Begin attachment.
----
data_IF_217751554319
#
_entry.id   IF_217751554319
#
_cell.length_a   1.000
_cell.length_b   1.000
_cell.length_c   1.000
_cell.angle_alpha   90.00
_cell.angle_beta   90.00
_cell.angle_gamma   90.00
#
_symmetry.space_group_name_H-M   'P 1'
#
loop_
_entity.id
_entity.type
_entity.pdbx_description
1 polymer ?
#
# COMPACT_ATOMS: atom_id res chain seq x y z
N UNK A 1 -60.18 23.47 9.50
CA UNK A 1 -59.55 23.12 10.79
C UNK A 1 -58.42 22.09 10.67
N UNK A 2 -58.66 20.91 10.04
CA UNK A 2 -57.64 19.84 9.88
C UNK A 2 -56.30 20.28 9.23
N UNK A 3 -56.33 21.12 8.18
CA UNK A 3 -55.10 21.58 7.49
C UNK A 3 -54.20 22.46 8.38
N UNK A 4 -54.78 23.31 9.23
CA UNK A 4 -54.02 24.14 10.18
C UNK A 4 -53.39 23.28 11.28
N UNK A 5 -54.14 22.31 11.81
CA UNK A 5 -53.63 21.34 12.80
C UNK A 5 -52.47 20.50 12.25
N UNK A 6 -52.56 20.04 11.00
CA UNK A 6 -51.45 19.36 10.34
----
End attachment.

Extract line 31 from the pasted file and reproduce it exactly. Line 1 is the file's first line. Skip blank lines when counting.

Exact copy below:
CA UNK A 4 -54.02 24.14 10.18